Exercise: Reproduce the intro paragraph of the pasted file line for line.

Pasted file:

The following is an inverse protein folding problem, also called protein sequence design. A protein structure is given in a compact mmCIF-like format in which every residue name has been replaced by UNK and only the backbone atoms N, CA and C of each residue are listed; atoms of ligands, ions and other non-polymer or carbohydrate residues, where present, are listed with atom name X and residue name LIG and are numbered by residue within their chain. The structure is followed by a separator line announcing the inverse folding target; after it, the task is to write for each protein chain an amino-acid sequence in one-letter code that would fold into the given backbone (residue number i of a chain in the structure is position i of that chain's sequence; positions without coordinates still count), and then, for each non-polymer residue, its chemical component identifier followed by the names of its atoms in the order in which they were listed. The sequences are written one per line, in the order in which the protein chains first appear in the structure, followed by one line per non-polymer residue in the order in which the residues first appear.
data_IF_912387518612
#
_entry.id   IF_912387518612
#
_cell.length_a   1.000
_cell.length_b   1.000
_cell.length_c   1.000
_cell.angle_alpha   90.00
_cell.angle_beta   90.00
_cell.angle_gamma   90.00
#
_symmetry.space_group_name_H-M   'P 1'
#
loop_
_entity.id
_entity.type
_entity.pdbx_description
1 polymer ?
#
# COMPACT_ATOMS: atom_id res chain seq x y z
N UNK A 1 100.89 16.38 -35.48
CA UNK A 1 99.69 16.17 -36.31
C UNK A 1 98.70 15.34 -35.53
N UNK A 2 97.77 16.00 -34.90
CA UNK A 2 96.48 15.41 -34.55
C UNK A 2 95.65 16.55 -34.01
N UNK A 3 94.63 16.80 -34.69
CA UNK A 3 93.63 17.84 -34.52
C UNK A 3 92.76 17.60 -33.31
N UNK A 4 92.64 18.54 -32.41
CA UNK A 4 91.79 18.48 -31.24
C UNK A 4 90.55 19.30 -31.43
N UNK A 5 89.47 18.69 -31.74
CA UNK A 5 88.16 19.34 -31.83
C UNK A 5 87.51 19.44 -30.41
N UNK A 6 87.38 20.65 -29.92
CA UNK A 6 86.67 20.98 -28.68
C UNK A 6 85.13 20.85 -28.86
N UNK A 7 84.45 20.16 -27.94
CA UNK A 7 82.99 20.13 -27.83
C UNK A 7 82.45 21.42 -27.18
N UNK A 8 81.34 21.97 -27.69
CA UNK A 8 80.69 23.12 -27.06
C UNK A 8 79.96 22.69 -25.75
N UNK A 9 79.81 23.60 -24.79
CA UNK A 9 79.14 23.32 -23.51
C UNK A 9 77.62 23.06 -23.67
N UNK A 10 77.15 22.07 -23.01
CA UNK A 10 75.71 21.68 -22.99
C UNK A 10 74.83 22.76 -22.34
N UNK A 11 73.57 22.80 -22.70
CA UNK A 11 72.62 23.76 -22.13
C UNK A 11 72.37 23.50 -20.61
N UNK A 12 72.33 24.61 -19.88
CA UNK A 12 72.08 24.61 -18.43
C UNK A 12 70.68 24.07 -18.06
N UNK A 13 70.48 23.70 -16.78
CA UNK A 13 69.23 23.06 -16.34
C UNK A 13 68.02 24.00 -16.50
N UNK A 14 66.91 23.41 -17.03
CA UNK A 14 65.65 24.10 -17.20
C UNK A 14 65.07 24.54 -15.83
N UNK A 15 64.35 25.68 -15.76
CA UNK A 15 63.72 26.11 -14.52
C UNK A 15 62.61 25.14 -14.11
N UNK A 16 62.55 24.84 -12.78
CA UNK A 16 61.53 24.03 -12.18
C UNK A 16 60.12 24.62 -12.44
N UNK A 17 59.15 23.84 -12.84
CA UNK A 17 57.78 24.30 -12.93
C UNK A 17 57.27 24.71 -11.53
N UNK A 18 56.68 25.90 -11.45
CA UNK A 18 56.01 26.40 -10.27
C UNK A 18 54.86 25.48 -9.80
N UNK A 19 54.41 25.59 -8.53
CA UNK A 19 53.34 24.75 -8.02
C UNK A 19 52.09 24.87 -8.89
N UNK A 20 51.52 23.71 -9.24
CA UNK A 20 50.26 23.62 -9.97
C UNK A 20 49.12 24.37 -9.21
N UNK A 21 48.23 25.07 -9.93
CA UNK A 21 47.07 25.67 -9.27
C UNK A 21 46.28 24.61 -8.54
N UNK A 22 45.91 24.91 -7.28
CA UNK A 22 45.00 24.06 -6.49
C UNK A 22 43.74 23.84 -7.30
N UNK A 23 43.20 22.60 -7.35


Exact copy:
The following is an inverse protein folding problem, also called protein sequence design. A protein structure is given in a compact mmCIF-like format in which every residue name has been replaced by UNK and only the backbone atoms N, CA and C of each residue are listed; atoms of ligands, ions and other non-polymer or carbohydrate residues, where present, are listed with atom name X and residue name LIG and are numbered by residue within their chain. The structure is followed by a separator line announcing the inverse folding target; after it, the task is to write for each protein chain an amino-acid sequence in one-letter code that would fold into the given backbone (residue number i of a chain in the structure is position i of that chain's sequence; positions without coordinates still count), and then, for each non-polymer residue, its chemical component identifier followed by the names of its atoms in the order in which they were listed. The sequences are written one per line, in the order in which the protein chains first appear in the structure, followed by one line per non-polymer residue in the order in which the residues first appear.